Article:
The disappearance of five Hong Kong booksellers is having everyone wonder whether the city's autonomy hasn't already become fiction
Leaders know they're in for a rough time when what their lawmakers make is mostly trouble. That much became clear to Leung Chun-ying, Hong Kong’s chief executive, as he stumbled through his annual address to the city’s Legislative Council on Wednesday. Four people had to be expulsed from the chamber; many others punctuated Leung’s two-and-a-half-hour speech with indignant protests.
Lawmakers had reasons to be disappointed. Many of them were expecting concrete announcements on labour and education issues, which formed part of Leung’s manifesto when he got elected in 2012. They waited in vain. But their frustration turned into anger when they realised he would also omit the one topic that's been gripping the island since October: the disappearance of five booksellers with a penchant for mocking the Chinese leadership.
It was bad enough that three staff members of Causeway Bay Books - now closed - went missing while visiting the mainland. Worse was the disappearance of a co-owner of the shop’s parent publishing house, a Swedish citizen who’s given no sign of life since travelling to Thailand. Although little clarity has since emerged on the publisher's fate, a chilling suspicion started to form that China was no longer afraid to chase critics beyond its border.
But histeria really started to kick in when Lee Bo, the publishing house's editor, failed to return home after visiting his warehouse on 30 December. The news had particular resonance: under terms China agreed to when it took Hong Kong back from the UK in 1997, the island is to be granted a “high degree of autonomy”. A legal guarantee is supposed to shield it from Beijing’s reach until mid-century. Lee’s disappearance is now casting doubts on whether this independence of sorts will survive until 2020.
Further twists to the story, indeed, have only added to the confusion. In early January, Lee’s wife told a television channel that he’d called her to say that “he was assisting in investigations” linked to other disappearances. Later a faxed letter surfaced - purportedly of Lee’s calligraphy - stating something along the same lines. His wife then abruptly withdrew a missing person’s report she’d filed with the police. And last week a pro-Beijing lawmaker suggested Lee and his colleagues were actually sneaking across the border to visit prostitutes, and had been caught red-handed.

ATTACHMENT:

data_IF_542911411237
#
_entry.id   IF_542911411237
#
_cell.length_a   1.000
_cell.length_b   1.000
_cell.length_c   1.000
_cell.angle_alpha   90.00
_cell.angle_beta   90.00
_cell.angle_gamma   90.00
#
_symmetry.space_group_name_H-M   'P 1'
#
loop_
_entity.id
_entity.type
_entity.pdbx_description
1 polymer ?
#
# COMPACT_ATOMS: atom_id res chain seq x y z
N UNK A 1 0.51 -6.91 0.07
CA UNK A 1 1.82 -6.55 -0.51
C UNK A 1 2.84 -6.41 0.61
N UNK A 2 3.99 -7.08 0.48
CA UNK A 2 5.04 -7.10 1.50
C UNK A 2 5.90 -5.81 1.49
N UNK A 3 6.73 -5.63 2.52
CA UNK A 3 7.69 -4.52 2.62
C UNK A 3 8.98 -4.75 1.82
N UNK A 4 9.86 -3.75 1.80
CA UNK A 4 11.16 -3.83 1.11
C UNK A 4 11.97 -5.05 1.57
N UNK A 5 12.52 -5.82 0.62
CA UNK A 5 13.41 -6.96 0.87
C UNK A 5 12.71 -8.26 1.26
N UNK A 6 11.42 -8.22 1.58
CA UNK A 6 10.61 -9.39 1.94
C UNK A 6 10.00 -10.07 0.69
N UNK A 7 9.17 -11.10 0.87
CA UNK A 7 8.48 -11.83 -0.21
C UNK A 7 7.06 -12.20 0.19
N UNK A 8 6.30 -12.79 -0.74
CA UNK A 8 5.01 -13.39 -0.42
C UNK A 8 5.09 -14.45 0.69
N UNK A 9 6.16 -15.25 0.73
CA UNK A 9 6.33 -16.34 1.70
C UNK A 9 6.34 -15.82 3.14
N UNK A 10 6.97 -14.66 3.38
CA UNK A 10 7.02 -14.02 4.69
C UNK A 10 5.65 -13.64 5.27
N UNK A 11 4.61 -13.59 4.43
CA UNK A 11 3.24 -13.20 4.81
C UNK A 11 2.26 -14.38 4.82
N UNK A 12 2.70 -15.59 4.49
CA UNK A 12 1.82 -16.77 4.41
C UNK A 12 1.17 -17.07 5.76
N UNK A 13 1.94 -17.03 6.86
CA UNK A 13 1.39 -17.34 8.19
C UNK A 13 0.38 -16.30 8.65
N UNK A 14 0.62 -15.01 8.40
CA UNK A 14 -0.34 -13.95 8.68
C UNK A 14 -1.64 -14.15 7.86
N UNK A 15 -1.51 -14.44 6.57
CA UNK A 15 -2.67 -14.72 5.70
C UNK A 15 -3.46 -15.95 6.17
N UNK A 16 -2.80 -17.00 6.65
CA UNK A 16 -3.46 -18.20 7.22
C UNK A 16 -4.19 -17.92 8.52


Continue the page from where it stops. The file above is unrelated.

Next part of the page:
None of this really stacks up. Hong Kong border officials say they have no trace of Lee ever leaving, and his wife said he didn’t take his travel permit. She added that over the phone he’d spoken Mandarin - the official language of mainland China - rather than Cantonese, Hong Kong’s dialect. He reportedly also sounded harassed. Being arrested for visiting prostitutes is said by locals to be an old Communist smearing tactic, and the disparaging lawmaker later apologised.
Yet China’s done little to allay fears. UK foreign minister Philip Hammond, who happened to be touring Beijing last week, said he’d raised the question during his visit. Since Lee is also a British national, it indeed seemed right for him to poke his nose in the affair. But the Chinese foreign ministry’s response was unequivocal: “Mr Lee is first and foremost a Chinese citizen”. Neither have mainland newspapers shown much sympathy for the missing editor. Some have instead tacitly encouraged the authorities to muzzle the “hostile forces” using Hong Kong as a base from which to “subvert the system.”
Even Hong Kong authorities seem fearful. On 4 January, in a rare swipe at Beijing, Leung used an improvised press conference to warn that any incursion by mainland agents would represent a breach of Hong Kong’s Basic Law, the territory’s mini-constitution.
But there are reasons to doubt he will ever press charges against China, on this or else. His address this week did not once mention “one country, two systems”, the arrangement supposed to guarantee the island’s autonomy. Instead he made more than 40 references to ‘One Belt One Road’, a Beijing-led programme aimed at fostering integration in Asia. A year after pro-democracy protests rocked Hong Kong for nearly three months, you don’t need to read between the lines to understand that the leader and his people are not on the same page.
Want Weetabrics delivered to your mailbox? Subscribe by clicking here